Expansion of a Specific Plasmodium falciparum PfMDR1 Haplotype in Southeast Asia with Increased Substrate Transport
Artemisinin-based combination therapies (ACTs) have been vital in reducing malaria mortality rates since the 2000s. Their efficacy, however, is threatened by the emergence and spread of artemisinin resistance in Southeast Asia. The Plasmodium falciparum multidrug resistance protein 1 (PfMDR1) transporter plays a central role in parasite resistance to ACT partner drugs through gene copy number variations (CNV) and/or single nucleotide polymorphisms (SNPs). Using genomic epidemiology, we show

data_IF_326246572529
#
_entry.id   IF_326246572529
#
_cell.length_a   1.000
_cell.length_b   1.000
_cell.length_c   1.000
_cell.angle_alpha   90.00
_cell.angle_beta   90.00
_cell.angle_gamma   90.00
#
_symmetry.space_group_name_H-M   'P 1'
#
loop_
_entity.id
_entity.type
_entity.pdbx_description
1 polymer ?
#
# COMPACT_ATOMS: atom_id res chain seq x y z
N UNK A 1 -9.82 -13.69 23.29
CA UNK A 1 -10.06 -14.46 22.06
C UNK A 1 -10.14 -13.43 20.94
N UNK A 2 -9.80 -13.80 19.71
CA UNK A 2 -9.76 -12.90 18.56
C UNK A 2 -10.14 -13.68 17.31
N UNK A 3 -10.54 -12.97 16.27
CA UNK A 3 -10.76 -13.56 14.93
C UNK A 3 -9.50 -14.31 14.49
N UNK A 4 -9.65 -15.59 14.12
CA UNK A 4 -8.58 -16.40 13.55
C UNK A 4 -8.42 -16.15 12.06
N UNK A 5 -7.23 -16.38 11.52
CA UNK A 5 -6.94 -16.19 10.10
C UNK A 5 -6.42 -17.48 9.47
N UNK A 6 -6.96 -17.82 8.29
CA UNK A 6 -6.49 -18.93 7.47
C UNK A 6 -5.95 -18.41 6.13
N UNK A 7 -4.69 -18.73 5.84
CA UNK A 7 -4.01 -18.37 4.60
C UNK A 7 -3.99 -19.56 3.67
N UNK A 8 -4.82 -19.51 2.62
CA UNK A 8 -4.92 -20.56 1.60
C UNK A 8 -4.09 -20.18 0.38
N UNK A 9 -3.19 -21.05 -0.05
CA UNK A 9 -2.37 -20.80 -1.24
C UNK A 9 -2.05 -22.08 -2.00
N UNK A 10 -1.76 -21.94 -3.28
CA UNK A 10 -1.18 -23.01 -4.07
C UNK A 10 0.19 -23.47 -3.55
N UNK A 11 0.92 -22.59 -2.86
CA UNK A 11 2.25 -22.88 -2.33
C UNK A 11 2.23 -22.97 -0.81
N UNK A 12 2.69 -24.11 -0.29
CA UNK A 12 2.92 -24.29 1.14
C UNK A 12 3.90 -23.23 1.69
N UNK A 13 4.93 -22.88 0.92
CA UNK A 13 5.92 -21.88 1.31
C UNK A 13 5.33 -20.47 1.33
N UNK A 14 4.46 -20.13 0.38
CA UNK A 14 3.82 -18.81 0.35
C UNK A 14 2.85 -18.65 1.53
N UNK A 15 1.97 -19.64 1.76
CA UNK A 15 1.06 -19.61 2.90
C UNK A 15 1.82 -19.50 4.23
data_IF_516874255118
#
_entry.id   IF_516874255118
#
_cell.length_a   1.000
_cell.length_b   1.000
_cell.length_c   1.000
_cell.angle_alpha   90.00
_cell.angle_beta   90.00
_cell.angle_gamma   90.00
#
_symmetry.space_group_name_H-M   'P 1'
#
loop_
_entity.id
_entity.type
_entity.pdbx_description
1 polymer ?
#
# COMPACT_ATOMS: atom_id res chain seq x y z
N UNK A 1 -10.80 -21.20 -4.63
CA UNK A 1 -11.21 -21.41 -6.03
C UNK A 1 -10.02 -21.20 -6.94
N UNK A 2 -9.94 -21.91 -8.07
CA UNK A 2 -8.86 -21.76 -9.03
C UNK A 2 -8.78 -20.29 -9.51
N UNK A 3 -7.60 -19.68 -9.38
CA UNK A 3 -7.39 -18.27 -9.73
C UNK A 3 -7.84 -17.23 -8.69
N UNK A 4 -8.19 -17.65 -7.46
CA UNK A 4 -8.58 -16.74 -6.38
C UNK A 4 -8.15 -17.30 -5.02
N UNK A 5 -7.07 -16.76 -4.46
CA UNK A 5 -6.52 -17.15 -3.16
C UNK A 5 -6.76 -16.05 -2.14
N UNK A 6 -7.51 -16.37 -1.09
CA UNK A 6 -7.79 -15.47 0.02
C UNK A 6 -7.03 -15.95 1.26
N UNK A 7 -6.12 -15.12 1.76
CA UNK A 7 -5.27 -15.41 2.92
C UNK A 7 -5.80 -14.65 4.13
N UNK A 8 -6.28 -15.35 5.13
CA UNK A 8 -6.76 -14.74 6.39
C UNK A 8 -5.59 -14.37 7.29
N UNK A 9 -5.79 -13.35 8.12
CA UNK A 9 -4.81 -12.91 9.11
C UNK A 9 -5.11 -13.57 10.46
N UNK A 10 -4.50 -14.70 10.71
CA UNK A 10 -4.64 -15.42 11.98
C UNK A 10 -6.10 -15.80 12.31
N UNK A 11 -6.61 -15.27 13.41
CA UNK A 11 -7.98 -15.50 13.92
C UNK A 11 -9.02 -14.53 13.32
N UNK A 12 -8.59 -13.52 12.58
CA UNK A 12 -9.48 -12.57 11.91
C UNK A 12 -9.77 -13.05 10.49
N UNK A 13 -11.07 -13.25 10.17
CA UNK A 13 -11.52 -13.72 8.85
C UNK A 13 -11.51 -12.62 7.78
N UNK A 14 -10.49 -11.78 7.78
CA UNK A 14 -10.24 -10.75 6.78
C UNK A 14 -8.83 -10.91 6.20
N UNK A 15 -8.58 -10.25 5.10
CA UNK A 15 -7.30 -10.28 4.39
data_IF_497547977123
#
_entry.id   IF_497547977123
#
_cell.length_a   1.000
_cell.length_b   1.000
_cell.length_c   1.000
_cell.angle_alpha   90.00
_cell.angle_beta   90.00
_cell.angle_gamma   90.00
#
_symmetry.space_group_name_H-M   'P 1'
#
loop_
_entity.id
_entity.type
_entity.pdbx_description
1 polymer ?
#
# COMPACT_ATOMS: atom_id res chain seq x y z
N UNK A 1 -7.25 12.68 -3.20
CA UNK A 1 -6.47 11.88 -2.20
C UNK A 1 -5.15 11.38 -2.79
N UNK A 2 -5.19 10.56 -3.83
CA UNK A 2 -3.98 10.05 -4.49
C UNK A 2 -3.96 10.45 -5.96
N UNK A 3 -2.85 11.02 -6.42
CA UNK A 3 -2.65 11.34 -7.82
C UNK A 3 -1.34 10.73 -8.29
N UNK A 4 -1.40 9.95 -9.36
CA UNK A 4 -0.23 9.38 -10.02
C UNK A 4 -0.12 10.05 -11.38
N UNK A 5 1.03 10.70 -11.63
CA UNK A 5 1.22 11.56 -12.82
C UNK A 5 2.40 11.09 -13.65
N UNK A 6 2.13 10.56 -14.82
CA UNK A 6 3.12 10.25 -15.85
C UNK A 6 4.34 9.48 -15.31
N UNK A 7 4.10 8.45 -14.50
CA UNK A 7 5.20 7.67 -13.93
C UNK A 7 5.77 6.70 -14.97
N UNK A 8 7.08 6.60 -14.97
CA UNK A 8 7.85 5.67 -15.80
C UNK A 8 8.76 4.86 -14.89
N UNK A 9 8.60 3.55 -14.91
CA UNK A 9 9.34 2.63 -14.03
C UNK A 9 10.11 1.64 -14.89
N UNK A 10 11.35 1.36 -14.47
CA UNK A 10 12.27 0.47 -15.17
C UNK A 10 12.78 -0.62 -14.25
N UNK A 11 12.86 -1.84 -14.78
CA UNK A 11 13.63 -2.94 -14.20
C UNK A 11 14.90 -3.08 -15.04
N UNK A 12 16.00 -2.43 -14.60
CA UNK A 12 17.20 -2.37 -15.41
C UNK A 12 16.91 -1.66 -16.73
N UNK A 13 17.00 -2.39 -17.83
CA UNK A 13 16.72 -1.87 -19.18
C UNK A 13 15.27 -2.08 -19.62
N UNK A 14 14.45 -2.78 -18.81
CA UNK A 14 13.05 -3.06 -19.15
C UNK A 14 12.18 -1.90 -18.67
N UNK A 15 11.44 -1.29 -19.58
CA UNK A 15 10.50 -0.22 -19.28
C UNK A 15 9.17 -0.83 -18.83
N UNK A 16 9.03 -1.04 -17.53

... iology, we show that multiple pfmdr1 copies encoding the N86 and 184F haplotype are prevalent across Southeast Asia. Applying genome editing tools on the Southeast Asian Dd2 strain and using a surrogate assay to measure transporter activity in infected red blood cells, we demonstrate that parasites harboring multicopy N86/184F PfMDR1 have a higher Fluo-4 transport capacity compared with those expressing the wild-type N86/Y184 haplotype. Multicopy N86/184F PfMDR1 is also associated with decreased parasite susceptibility to lumefantrine. These findings provide evidence of the geographic selection and expansion of specific multicopy PfMDR1 haplotypes associated with multidrug resistance in Southeast Asia. IMPORTANCE Global efforts to eliminate malaria depend on the continued success of artemisinin-based combination therapies (ACTs) that target Plasmodium asexual blood-stage parasites. Resistance to ACTs, however, has emerged, creating the need to define the underlying mechanisms. Mutations in the P. falciparum multidrug resistance protein 1 (PfMDR1) transporter constitute an important determinant of resistance. Applying gene editing tools combined with an analysis of a public database containing thousands of parasite genomes, we show geographic selection and expansion of a pfmdr1 gene amplification encoding the N86/184F haplotype in Southeast Asia. Parasites expressing this PfMDR1 variant possess a higher transport capacity that modulates their responses to antimalarials. These data could help tailor and optimize antimalarial drug usage in different regions where malaria is endemic by taking into account the regional prevalence of pfmdr1 polymorphisms.